The 3 keys to improving your FTP and improve your level as a cyclist

Before explaining how we can improve our FTP, we think it is best to define this concept. Although it is quite common in the field of cycling training, not all users understand what it is at first glance.

Although in recent times the perception and definition of FTP (Functional Threshold Power) has changed slightly, we can say that, in general, this term refers to a performance marker. A kind of reference that serves to know the physical level of the cyclists.

The FTP (also known as UPF or Functional Power Threshold) indicates a cyclist’s ability to sustain a relatively high level of effort over a period of time. An effort that we measure in watts, i.e., to know the FTP we need a potentiometer. Thus, the more watts a cyclist is able to maintain over time, the more FTP, the higher level he/she has, especially in endurance cycling disciplines.

To locate us, where is the FTP

For trained cyclists, FTP corresponds to an intensity usually between 80-85% of maximal oxygen uptake, in exceptional cases it is close to 90%. If we talk about heart rate, for further reference, we will talk about it being around 85% of maximum heart rate. In any case, we are talking about intensities, those of FTP, that cyclists with a certain level of training and experience can maintain over time for 35 to 50 minutes, before fatigue causes them to reduce the level of effort.

The FTP has a very high correlation with the sporting performance of many cyclists, i.e., the higher it is, the more watts we move in the FTP, the better our marks or results in the sporting field of cycling should be.

In terms of how to improve FTP, three aspects can be identified. Three issues that we consider key to succeed in the mission to raise this parameter and become a faster cyclist, we explain what they are.

First, have a basis

Any cyclist setting out to raise his FTP must bear in mind that, as is always the case with human physiology, elementary adaptations must first be achieved before more complex ones can take place. To define it, we will use the simile of building a house. If we do not have a good foundation, it will be difficult for the walls and roof to hold up for long.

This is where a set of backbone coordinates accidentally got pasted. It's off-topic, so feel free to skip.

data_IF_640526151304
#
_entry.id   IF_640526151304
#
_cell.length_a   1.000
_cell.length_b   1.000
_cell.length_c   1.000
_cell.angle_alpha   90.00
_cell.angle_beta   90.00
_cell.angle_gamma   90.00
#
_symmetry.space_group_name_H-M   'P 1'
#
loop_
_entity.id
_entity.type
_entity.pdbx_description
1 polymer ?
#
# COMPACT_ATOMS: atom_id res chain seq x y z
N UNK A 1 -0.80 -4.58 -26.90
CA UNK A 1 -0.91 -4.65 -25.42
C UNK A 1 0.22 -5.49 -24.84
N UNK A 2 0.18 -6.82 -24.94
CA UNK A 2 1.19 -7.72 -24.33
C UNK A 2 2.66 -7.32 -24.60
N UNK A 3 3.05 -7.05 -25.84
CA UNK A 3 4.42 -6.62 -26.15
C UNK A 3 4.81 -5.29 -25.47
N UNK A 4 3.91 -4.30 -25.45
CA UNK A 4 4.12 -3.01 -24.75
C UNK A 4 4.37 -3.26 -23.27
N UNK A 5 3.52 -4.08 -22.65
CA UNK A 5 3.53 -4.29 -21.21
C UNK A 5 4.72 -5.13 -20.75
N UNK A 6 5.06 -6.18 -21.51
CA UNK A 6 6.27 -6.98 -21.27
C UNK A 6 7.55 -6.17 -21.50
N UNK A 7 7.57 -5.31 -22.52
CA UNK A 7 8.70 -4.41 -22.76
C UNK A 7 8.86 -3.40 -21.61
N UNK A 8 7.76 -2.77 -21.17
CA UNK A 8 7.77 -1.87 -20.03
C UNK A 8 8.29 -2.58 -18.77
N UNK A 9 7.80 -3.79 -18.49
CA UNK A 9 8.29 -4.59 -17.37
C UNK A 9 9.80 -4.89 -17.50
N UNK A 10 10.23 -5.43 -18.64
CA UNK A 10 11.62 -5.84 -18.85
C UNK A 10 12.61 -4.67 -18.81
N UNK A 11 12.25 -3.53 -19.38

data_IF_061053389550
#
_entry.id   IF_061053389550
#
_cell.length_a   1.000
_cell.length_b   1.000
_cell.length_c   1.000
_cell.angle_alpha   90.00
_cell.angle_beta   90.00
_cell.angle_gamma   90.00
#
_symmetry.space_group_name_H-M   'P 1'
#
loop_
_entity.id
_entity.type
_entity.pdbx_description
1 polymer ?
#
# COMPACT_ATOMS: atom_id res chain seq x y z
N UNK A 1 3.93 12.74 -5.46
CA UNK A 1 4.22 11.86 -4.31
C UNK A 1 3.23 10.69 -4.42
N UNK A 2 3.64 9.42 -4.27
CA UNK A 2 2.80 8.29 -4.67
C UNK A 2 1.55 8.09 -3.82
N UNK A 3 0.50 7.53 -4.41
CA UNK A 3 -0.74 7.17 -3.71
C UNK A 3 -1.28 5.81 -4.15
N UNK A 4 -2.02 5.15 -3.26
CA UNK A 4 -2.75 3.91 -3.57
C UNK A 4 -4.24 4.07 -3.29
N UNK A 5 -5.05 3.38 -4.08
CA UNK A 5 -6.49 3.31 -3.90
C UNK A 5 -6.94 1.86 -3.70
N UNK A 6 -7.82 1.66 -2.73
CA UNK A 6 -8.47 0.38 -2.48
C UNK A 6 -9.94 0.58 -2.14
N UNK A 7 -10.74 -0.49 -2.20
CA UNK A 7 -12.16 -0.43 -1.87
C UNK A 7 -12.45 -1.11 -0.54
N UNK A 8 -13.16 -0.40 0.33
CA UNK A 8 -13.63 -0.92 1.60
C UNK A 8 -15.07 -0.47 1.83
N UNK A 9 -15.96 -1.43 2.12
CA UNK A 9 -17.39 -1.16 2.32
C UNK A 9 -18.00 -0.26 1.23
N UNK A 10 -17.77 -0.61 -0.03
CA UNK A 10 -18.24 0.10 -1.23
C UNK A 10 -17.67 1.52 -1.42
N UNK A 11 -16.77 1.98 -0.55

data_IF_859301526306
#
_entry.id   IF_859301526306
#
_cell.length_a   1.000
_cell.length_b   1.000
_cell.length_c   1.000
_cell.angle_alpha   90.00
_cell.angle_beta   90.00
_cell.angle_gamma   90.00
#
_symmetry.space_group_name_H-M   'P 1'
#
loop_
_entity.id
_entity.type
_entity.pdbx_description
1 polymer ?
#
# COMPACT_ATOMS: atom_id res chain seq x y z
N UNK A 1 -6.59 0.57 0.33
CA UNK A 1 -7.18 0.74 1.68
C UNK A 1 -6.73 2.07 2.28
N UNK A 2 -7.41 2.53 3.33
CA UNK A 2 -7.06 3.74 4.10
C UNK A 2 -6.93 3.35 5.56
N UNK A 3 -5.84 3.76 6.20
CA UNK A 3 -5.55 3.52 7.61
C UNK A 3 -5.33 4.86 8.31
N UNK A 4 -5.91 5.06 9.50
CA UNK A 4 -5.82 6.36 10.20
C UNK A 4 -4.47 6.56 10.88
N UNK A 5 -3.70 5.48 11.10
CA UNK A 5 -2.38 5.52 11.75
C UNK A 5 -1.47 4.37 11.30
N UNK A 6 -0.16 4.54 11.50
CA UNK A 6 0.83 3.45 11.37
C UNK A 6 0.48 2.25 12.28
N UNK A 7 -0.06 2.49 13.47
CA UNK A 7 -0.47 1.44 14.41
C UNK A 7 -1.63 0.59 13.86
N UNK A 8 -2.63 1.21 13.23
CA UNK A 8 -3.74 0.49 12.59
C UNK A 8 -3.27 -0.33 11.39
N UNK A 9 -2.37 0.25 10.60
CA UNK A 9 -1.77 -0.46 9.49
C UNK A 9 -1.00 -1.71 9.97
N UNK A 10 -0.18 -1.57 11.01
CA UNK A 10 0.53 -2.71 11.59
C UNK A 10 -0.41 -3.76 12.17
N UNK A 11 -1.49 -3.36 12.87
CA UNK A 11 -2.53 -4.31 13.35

In this sense, in order to improve at intensities corresponding to FTP (we are generally talking about percentages ranging from 80 to 85% of maximum oxygen consumption) it is necessary to optimise our performance and adaptations to somewhat lower intensities beforehand. It is necessary to run several kilometres, for several weeks, with the focus on running at around 70-75% of maximum oxygen consumption. At this intensity, what we will achieve is to boost the metabolic pathways through which our body obtains predominantly aerobic energy, i.e., energy obtained by using oxygen.

By riding at these percentages, we will create more capillaries in our muscles and boost the appearance of new mitochondria in our muscle tissue (a kind of cell organelles that are responsible for supplying energy to our muscles). In other words, we will improve our energy supply to be more resistant and withstand more intense workouts that are necessary in later phases to raise our FTP.

Depending on the level of the cyclist, this phase of more aerobic work can generally range from 3 to 6 weeks.

Second, long intervals

Once the cyclist has an aerobic base obtained through moderate rides, around 70-75% of maximum oxygen consumption (between 70 and 80% of maximum heart rate) it is time to tackle the next step towards improving FTP. It consists of working at slightly higher intensities, right around our FTP, 80 to 85% of maximum oxygen consumption or around 85% of maximum heart rate.

At this point, the specific methodology is to perform intervals of 10 to 15 or even 20 minutes at constant intensities equivalent to FTP, depending mainly on the cyclist’s level of experience.

These are intensities at which we mainly consume hepatic and muscular glycogen, so during training sessions it is advisable to stock up on carbohydrate-rich foods, such as sports nutrition preparations in the form of bars, gels or isotonic drinks.

Third, short intervals

When a certain level of accumulated work has been acquired below the FTP and in the FTP itself, it is possible to move on to the last stage in the process of its improvement. This is a part of the preparation, the last part, where slightly overhead intervals are performed. At intensities around 90% of maximum oxygen consumption or 90-95% of maximum heart rate. These are high-intensity workouts, lasting 3 to 5 minutes, exceptionally up to 8 or 10 minutes in the case of more experienced cyclists.

In this type of effort, we will be stimulating maximum energy production at the expense of aerobic metabolism and at the same time, the capacity of our organism to support high rates of lactate in the blood, even to reuse it as an energy substrate. These phenomena will also help us to withstand constant exertion over a longer period of time more reliably, and will help us to improve our FTP.

We believe that to significantly increase FTP, at least one block of training is necessary, consisting of the sequence we have just described, of at least 6 weeks, although it can be extended to 8 or even 10, depending on the amount of weekly training we do, our age or our level of fitness, among other things.

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